In UNIX,

  • the priorities range from 0-127
  • 0 is the highest priority, 127 is the lowest
  • scheduling is done on a round robin basis within priorities
  • priority is based on usage and the nice value (a user controlled value from -20 to 19) in the following way:
                    CPUj(i-1)
    Pj(i) = Basej + --------- + 2 * nicej
                       4
    where
                2 * loadj
    CPUj(i) = --------------- CPUj(i-1) + nicej
              (2 * loadj) + 1

Clearly, this is a vastly different system, from the basics all the way up to the general idea.

Miscellaneous

There are various operating system components scattered around that share some striking similarities, such as both VMS and NT representing the system's resources as objects, under the control of an object manager. Also, both VMS and NT implement security measures by associating an Access Control List (ACL) with every object and NT's administrative utilities Performance Monitor and NT Backup are clones of VMS's MONITOR and BACKUP tools.

Counter Arguments

Although it is hard to argue that Windows NT is an entirely new operating system, that is not to say that Microsoft's software engineers have simply ported VMS to new architectures and rewritten it in C. Not at all. Microsoft have managed to create a good, new filesystem with NTFS, a new API: Win32 as well as a new GUI and ports to a wide range of architectures.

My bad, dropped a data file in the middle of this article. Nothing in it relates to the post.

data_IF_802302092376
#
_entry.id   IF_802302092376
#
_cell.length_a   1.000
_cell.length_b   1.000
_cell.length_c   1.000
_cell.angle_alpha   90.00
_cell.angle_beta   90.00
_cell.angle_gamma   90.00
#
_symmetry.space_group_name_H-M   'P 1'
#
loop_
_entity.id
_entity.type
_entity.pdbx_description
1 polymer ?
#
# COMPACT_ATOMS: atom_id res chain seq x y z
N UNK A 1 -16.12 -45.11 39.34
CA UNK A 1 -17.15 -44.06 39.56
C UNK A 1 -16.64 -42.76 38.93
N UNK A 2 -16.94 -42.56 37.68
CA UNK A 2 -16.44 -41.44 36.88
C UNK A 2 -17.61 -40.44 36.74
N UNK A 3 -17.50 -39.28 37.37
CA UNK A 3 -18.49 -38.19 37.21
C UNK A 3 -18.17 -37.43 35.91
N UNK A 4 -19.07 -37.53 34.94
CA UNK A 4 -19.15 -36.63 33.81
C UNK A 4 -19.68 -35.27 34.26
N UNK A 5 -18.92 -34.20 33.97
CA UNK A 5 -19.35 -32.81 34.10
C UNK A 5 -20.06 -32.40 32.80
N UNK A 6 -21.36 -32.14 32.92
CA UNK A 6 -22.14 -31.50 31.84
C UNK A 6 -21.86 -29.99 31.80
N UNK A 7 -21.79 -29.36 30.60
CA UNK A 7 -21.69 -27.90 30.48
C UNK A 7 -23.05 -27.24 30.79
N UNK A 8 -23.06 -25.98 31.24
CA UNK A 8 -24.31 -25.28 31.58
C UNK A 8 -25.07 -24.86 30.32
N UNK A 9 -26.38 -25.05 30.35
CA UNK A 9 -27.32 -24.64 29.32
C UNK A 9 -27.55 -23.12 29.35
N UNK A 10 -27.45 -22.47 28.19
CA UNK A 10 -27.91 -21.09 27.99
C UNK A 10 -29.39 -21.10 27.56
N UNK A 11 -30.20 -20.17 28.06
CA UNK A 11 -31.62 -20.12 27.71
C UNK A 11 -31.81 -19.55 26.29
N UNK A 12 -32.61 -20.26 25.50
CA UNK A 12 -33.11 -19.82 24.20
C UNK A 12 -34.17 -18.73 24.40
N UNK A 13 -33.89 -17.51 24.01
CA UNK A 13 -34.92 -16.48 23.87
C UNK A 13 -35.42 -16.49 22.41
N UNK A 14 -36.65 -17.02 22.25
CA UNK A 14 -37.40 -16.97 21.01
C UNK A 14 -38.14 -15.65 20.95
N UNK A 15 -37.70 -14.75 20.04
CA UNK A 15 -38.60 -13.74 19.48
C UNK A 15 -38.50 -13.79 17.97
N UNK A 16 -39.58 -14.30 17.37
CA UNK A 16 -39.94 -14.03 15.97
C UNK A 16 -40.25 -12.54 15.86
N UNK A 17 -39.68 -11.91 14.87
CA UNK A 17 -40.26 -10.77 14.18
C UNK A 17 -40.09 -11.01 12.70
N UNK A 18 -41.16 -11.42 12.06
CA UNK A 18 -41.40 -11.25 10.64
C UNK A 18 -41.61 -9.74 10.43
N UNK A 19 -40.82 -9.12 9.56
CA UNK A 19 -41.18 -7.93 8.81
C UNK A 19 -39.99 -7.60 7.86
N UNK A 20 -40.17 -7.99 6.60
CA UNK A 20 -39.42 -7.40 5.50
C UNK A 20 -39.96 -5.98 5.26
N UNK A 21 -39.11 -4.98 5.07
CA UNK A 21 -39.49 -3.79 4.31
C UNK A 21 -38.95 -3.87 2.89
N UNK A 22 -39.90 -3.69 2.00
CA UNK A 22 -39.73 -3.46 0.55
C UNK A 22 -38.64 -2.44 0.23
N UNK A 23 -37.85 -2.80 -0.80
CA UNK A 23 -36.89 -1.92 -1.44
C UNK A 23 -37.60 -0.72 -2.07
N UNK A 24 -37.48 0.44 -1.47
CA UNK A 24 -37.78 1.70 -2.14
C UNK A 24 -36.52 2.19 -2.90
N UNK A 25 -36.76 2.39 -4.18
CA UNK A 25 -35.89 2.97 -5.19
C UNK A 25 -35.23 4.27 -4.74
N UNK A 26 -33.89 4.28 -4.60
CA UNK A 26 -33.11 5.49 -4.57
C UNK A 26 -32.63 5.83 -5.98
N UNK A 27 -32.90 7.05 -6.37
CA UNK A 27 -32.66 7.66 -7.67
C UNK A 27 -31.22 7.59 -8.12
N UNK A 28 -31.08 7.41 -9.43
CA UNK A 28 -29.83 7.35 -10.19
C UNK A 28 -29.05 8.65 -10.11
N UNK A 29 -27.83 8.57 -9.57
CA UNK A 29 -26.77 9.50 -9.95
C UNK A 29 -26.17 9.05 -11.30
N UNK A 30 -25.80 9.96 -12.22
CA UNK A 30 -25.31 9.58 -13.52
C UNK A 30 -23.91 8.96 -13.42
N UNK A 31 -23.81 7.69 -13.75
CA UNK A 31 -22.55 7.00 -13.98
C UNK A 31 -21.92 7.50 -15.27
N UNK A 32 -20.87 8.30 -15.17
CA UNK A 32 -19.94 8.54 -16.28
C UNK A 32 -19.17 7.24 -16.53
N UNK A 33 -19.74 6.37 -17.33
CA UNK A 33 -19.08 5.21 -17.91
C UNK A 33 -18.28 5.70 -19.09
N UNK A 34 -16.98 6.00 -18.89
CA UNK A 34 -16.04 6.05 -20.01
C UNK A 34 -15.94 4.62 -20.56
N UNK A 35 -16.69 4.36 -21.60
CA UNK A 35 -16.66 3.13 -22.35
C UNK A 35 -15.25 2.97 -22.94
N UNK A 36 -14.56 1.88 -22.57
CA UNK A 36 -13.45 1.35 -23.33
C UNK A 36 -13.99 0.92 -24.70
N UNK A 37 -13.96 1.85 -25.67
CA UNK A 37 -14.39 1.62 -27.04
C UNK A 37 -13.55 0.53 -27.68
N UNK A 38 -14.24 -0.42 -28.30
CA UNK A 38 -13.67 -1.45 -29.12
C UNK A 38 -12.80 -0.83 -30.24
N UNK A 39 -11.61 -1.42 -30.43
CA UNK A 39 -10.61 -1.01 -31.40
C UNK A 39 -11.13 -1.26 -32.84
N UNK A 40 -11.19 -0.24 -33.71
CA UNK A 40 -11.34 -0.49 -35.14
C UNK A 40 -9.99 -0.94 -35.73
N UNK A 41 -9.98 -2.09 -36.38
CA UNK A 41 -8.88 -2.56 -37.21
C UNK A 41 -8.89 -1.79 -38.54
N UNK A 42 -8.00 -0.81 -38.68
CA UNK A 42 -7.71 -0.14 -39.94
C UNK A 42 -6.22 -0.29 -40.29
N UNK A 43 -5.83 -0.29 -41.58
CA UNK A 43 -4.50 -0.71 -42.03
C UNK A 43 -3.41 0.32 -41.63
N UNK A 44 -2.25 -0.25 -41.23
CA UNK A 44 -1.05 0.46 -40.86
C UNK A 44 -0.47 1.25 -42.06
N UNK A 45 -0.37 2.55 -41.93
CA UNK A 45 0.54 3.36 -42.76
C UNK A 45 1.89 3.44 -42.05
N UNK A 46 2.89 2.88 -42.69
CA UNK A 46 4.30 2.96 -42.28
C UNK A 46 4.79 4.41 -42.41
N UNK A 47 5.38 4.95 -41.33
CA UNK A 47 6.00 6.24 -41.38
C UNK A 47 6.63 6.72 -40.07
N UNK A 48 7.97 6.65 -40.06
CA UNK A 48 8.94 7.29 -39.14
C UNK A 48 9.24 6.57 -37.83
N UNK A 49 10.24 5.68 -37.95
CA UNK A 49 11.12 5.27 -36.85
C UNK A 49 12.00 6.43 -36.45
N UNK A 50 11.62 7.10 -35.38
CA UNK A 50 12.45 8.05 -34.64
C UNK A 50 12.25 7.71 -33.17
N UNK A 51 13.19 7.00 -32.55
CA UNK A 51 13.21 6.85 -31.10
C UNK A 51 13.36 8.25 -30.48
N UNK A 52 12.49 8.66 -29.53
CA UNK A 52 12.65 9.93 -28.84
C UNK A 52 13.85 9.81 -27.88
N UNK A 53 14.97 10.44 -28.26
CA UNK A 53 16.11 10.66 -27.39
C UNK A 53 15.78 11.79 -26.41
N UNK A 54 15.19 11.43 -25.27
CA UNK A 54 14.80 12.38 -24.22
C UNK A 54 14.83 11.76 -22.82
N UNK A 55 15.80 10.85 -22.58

Also, some would argue that NT cannot be VMS because NT's not good enough! Microsoft products are infamous for their unreliability and insecurity, and although the NT series is better than 3.x, no one could claim it is secure compared to other OSes if they had any idea what they were talking about. And it's not like VMS is an insecure OS. At DefCon 9, a meeting of many of the best hackers in the world, a VMS box open to attack, running all the services an ISP would, was never compromised, while all the other OSes were dropping like flies! As of July 2003, the new incarnation of VMS, OpenVMS, has never been infected by a virus and has not been affected by a worm (since the internet worm of 1988). Compare this to the track record of Windows NT. Almost every, if not all, major virus, worm or trojan over the past five years has exploited Windows or software running on Windows, and most Windows boxes aren't even offering services such as a HTTP or FTP server. How could an OS derived from VMS be so insecure, especially with the security subsystem copied across almost intact?